T. Pierce Brown

Cinnamon was our little dachshund who for about 16 years had thought she was a part of the family. As I dug a grave for her beside an oak tree behind our house, I started crying. Frankly, that shocked me, for I take a little pride in my presumed ability to handle emotional situations in a rational way. Can you imagine a reasonably intelligent, mature, grown man crying about the loss of a dog?  I have conducted many funeral services over the last 40 years, and have cried less at many of them than I did there with my dog! Why?

I am sure that I do not know all the reasons why people cry, but these thoughts occurred to me which may be helpful to you. First, I thought of one of God’s precious little creatures suffering as she did for a while before she died, and I felt grief for her. But I wondered, “How much grief do I really feel for the millions of God’s precious creatures who are going to be suffering for eternity if someone does not bring them to the Great Physician for His cure?” How many tears have I shed for the lost of the world?

Second, I felt a personal loss of one that had loved me and needed me. So, it was a selfish kind of grief, for there would be no longer a joyous welcome of a little friend who just got pleasure from being with me — whether walking or resting. But I wondered, “How many persons of my acquaintance have I so cultivated or treated that they feel a great joy at being with me, and show a loving need for my presence? How much difference to I really make in anyone’s life and happiness because of my love and care for them?”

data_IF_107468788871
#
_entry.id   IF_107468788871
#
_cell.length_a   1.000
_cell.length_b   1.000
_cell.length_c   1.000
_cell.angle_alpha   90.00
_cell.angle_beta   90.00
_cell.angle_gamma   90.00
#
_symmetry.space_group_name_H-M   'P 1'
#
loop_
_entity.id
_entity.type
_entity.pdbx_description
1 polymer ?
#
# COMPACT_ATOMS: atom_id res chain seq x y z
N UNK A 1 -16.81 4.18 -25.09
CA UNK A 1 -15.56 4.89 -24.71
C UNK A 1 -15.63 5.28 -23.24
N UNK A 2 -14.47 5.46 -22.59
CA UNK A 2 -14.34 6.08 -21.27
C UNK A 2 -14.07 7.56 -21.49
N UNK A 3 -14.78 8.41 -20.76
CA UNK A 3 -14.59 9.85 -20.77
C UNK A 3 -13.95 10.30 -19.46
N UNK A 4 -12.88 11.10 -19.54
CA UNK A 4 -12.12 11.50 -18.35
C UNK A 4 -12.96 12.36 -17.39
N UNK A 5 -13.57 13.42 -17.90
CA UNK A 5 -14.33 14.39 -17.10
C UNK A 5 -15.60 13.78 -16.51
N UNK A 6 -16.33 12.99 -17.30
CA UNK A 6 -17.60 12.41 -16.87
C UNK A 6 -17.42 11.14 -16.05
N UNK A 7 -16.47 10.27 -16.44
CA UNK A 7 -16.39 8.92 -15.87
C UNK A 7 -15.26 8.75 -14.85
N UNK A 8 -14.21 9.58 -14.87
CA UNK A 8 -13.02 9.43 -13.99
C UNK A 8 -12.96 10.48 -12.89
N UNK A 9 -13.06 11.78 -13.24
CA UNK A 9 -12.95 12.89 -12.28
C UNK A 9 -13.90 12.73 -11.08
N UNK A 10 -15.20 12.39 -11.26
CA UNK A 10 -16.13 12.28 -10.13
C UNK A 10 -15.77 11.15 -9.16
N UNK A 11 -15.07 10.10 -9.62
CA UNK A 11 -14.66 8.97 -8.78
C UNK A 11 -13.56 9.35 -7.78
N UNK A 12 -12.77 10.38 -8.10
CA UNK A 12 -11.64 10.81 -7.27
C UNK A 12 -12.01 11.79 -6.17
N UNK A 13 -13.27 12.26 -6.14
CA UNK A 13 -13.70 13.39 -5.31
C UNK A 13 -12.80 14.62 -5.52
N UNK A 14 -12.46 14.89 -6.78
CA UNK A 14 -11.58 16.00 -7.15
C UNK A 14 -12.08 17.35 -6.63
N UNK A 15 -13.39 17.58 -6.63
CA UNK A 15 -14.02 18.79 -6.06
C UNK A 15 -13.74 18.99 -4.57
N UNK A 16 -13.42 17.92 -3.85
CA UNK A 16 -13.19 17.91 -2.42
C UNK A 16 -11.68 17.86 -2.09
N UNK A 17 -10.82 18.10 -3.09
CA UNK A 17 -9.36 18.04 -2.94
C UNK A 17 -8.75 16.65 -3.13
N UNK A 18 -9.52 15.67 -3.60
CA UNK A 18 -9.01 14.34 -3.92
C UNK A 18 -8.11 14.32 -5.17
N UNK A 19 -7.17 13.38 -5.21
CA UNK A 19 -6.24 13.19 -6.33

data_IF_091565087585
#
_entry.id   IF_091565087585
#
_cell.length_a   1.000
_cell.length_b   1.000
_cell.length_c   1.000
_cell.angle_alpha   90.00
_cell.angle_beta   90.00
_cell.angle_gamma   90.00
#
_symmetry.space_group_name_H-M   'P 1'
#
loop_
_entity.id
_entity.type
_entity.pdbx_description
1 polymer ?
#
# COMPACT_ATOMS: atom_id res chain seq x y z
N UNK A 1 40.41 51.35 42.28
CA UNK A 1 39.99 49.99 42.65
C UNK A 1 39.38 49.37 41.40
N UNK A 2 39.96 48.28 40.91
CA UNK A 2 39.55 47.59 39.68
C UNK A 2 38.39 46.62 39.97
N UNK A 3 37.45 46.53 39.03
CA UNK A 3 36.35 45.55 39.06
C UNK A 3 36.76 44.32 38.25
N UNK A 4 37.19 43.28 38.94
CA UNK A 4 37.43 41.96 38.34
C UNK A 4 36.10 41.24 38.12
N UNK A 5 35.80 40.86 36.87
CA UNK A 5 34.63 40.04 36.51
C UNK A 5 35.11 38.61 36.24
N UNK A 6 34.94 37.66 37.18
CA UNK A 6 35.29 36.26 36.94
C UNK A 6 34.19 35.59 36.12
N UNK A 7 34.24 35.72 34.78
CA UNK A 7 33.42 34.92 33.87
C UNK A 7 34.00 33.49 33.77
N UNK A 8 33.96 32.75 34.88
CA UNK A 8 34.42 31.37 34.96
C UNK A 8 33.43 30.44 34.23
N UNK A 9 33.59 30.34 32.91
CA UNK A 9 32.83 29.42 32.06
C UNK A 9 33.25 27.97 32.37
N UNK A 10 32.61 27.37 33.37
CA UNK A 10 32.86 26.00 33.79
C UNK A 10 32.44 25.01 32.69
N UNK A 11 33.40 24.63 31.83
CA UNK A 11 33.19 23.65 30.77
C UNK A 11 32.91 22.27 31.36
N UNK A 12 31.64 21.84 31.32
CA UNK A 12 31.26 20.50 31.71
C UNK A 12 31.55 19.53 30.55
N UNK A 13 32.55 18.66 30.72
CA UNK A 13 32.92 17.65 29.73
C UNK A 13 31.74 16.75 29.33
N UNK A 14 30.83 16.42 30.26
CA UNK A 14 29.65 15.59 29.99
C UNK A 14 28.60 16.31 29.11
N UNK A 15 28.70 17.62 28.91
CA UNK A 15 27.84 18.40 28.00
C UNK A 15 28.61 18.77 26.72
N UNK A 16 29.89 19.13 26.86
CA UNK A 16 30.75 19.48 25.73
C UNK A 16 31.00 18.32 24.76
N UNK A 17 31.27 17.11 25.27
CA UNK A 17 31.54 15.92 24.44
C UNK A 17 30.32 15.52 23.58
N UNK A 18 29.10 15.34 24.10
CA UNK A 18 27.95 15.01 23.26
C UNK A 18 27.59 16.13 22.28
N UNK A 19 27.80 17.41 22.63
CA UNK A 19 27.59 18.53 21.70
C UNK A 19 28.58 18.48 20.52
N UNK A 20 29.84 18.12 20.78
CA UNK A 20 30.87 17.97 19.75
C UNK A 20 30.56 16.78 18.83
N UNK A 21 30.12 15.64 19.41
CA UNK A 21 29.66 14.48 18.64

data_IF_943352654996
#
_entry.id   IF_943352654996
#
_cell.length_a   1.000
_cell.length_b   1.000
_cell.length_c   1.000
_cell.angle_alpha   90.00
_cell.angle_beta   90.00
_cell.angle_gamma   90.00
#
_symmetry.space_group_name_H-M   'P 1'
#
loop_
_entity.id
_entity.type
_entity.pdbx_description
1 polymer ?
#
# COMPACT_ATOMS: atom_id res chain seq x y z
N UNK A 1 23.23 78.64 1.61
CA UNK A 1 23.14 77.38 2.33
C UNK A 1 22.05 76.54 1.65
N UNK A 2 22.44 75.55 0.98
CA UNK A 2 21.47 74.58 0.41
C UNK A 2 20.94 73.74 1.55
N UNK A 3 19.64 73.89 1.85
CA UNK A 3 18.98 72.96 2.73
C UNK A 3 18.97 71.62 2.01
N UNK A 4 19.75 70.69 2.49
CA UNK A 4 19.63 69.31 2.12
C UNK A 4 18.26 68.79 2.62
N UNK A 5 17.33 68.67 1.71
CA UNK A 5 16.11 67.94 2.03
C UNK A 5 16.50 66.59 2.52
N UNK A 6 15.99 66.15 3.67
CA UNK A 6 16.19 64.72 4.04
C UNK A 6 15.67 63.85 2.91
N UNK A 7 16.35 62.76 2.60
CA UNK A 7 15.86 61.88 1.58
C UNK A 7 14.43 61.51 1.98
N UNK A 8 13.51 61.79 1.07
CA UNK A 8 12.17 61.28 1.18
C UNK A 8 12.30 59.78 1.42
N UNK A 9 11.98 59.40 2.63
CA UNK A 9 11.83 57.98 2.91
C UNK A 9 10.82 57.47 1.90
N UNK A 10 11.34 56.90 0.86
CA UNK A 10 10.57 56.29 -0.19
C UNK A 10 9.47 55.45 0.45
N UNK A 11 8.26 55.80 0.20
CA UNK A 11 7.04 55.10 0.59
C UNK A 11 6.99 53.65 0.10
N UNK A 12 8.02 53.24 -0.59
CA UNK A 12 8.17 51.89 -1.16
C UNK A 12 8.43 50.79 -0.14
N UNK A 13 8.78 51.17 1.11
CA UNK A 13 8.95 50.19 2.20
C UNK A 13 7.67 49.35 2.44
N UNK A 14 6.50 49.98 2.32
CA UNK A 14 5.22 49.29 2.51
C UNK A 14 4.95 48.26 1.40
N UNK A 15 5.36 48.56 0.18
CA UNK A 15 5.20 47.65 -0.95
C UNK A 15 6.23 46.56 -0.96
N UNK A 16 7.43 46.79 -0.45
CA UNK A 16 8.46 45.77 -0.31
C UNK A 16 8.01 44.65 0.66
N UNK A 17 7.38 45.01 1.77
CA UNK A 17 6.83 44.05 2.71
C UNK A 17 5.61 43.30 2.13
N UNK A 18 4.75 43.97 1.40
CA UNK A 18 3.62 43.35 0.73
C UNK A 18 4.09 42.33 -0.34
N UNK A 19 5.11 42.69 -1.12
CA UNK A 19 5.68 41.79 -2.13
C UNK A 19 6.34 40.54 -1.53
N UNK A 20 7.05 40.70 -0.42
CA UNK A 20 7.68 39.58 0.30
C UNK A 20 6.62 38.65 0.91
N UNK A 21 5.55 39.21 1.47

Without either trying to analyze or apologize for or rationalize my immaturity, emotionalism or sentimentality, and without admitting or assuming that I cared more for my dog than I do for some people, I cannot keep from wondering how many thousands of Christians (?) spend more energy and time caring for their dogs than they do in striving to save a soul. How many spend more for dog food than they do for preaching the gospel to the lost? How many would be more heartbroken at the lost of their pet than at the loss of a thousand souls?

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